Drive to save Akrotiri fres­coes

De­funct con­ser­va­tion lab at fa­mous archaeological site a case study for Greek fail­ings

Kathimerini English - - Focus - BY MAR­GARITA POURNARA

A bare­foot Chi­nese woman with the train of her wed­ding dress trail­ing along the nar­row foot­path struck a posed in front of the caldera and took a selfie. They say a pic­ture is worth a thou­sand words and, in this case, also thou­sands of yuan, con­sid­er­ing the hefty price of trav­el­ing to the Aegean is­land of San­torini all the way from the dis­tant Asian coun­try. How­ever, most vis­i­tors don’t just come for the sun­sets – glo­ri­ous as they may be. They also ex­pect to soak up a bit of an­cient cul­ture, for which Greece is famed, and where bet­ter to find it than the Akrotiri archaeological site? After all, here they can see one of the world’s best-pre­served pre­his­toric set­tle­ments, de­stroyed by a cat­a­clysmic vol­canic erup­tion circa the spring of 1615 BC.

Peo­ple of all ages and na­tion­al­i­ties were queu­ing out­side the en­trance to the archaeological site on a re­cent Sun­day. Ac­cord­ing to early es­ti­mates re­gard­ing the cur­rent sea­son, 2,000-3,000 peo­ple have been vis­it­ing the site ev­ery day. Ticket rev­enues go straight into the cof­fers of the state which then cov­ers op­er­a­tional costs and staff salaries.

How­ever, state fund­ing to the Akrotiri site ba­si­cally stopped four years ago. This means that excavation work only takes place ev­ery now and then th­ese days. Mean­while, the fresco con­ser­va­tion lab­o­ra­tory, which was set up in 1967 by lead­ing ex­perts in­clud­ing the late Tas­sos Mar­gar­itoff, has re­mained shut for most of this year due to lack of fund­ing.

The images in th­ese fres­coes have be­come visual trade­marks that vir­tu­ally ev­ery gift shop and business on San­torini has cap­i­tal­ized on. Poor im­i­ta­tions of th­ese fine art­works de­pict­ing peo­ple, an­i­mals and flow­ers can be seen on plas­tic bags, restau­rant menus and in the form of kitsch sou­venirs. Ar­chae­ol­o­gist Chris­tos Doumas who first set foot in Akrotiri in 1968 knows the area like the back of his hand. He guides us around the site and we ask him whether he thinks that dig­ging here should con­tinue. After all, ar­chae­ol­o­gists have al­ready un­earthed the top parts – and in some cases en­tire floors – of 35 build­ings.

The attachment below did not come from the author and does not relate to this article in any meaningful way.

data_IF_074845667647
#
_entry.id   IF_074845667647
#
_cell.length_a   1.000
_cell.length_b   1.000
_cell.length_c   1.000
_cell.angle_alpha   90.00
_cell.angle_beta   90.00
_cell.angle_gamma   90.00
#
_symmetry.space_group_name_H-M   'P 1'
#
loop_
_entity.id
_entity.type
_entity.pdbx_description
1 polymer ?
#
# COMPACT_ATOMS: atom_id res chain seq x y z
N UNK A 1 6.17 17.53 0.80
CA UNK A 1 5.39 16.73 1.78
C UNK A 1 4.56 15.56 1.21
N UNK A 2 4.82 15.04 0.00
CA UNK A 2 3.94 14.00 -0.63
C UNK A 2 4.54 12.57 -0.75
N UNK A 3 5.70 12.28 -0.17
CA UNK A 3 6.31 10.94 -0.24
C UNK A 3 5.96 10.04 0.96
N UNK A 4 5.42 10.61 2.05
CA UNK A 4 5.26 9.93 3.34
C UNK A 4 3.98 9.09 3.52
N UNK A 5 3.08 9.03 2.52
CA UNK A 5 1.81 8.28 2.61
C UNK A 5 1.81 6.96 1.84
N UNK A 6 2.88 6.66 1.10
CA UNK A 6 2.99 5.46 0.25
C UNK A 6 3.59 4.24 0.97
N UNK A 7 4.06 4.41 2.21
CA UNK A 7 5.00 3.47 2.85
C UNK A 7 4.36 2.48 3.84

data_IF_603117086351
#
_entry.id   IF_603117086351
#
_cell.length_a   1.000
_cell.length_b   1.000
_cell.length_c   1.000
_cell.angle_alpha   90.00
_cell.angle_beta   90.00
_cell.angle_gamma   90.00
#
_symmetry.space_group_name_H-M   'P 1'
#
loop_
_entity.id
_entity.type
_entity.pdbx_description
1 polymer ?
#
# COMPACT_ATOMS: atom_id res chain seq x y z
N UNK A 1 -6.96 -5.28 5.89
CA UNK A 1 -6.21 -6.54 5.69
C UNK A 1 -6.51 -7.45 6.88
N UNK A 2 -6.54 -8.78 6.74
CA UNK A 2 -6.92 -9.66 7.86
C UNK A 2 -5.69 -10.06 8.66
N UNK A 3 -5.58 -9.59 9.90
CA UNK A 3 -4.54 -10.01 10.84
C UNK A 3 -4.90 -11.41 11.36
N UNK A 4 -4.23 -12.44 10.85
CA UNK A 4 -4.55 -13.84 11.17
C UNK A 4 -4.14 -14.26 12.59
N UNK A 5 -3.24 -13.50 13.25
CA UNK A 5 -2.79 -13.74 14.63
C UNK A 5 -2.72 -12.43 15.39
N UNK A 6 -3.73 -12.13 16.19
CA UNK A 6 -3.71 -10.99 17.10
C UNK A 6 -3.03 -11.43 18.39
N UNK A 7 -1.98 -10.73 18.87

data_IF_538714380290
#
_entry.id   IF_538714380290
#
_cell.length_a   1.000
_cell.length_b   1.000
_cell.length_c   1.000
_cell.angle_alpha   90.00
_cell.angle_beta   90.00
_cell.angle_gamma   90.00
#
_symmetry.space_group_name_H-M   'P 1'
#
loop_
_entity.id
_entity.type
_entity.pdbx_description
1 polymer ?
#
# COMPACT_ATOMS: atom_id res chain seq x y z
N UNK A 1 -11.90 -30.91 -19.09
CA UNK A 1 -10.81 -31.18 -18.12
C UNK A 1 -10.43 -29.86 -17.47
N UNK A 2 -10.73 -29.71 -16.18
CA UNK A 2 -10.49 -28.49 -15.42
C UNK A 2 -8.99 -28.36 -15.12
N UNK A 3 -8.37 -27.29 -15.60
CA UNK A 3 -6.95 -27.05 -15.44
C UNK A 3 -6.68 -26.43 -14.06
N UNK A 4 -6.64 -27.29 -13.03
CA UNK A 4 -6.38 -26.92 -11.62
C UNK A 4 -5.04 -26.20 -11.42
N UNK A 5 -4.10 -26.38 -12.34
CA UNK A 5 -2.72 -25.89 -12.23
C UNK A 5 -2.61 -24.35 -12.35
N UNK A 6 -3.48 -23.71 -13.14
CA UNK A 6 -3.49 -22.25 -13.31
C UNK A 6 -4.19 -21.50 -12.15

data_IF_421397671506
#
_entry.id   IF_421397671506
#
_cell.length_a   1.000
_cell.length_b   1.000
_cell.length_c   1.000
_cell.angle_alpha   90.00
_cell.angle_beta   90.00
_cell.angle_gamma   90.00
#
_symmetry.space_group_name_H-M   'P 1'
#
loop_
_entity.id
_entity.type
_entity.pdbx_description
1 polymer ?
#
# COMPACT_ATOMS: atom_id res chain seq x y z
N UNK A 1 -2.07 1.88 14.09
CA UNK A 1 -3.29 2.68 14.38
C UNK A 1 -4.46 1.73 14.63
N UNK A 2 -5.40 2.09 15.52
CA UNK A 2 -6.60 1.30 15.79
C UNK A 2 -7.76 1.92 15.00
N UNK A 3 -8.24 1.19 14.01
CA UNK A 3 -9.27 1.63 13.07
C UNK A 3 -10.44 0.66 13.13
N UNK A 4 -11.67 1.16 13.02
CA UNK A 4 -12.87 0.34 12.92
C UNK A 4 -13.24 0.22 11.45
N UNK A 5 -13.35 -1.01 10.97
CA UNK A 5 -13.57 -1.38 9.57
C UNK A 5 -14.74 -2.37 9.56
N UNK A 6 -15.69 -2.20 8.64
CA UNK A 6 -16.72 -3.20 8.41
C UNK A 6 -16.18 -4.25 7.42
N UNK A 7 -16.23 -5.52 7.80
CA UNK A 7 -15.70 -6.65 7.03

“We must fin­ish work at what is known as ‘Xeste 4,’ the largest and most lux­u­ri­ous build­ing in the Akrotiri set­tle­ment,” Doumas says. Ar­chae­ol­o­gists have un­cov­ered the frag­ments of fres­coes that be­long to a spec­tac­u­lar over-50me­ter-long com­po­si­tion which adorned the walls on ei­ther side of the stair­case at the en­trance to the build­ing de­pict­ing life-size male fig­ures as­cend­ing the steps in pro­ces­sion. “More re­search has to be made at the point where ar­chae­ol­o­gists found the golden goat idol,” he says.

Dozens of fres­coes that have been re­stored are pro­tected there be­tween sty­ro­foam sheets. “Mice love sty­ro­foam. Who can guar­an­tee that the place will not be in­vaded by ro­dents if there are no peo­ple left to work here?” Doumas says.

The au­thor­i­ties may have turned their back on Akrotiri, but lo­cals are aware of its huge sig­nif­i­cance – not only as a tourist at­trac­tion but also as part of San­torini’s her­itage, just like the is­land’s unique mor­phol­ogy.

The peo­ple of San­torini, tourism pro­fes­sion­als as well as or­di­nary cit­i­zens, support the So­ci­ety for the Pro­mo­tion of Stud­ies on Pre­his­toric Thera. A large num­ber of peo­ple at­tended an event or­ga­nized last month un­der the aus­pices of the mu­nic­i­pal­ity, fea­tur­ing mu­sic, food as well as a silent auc­tion and lot­tery. The aim was to col­lect money to re­sume the op­er­a­tions of the lab, even if that meant with fewer staff. The event was or­ga­nized by chef Gior­gos Hatzi­gian­nakis with the help of the Es­tia cul­tural cen­ter, the San­torini of the Past cul­tural vil­lage and La Ponta tsam­bouna (Greek bag­pipe) work­shop. About 25,000 euros were col­lected that day.

Mean­while, sev­eral Greek artists de­signed a se­ries of beau­ti­ful sou­venirs in­spired by Akrotiri, in­clud­ing bags, book­marks, mini fres­coes and clay fig­urines. The cost was cov­ered by the So­ci­ety for the Pro­mo­tion of Stud­ies on Pre­his­toric Thera, which re­quested per­mis­sion from the Archaeological Re­ceipts Fund (TAPA) to make the items avail­able at the now empty mu­seum shop in Akrotiri. TAPA turned down the idea.

The so­ci­ety’s sou­venirs have been made avail­able at a makeshift stand near the site and or­ga­niz­ers say they have been mak­ing 500 euros per day on av­er­age.

Mean­while, the of­fi­cial Akrotiri gift shop makes an av­er­age of just 17 euros a day.

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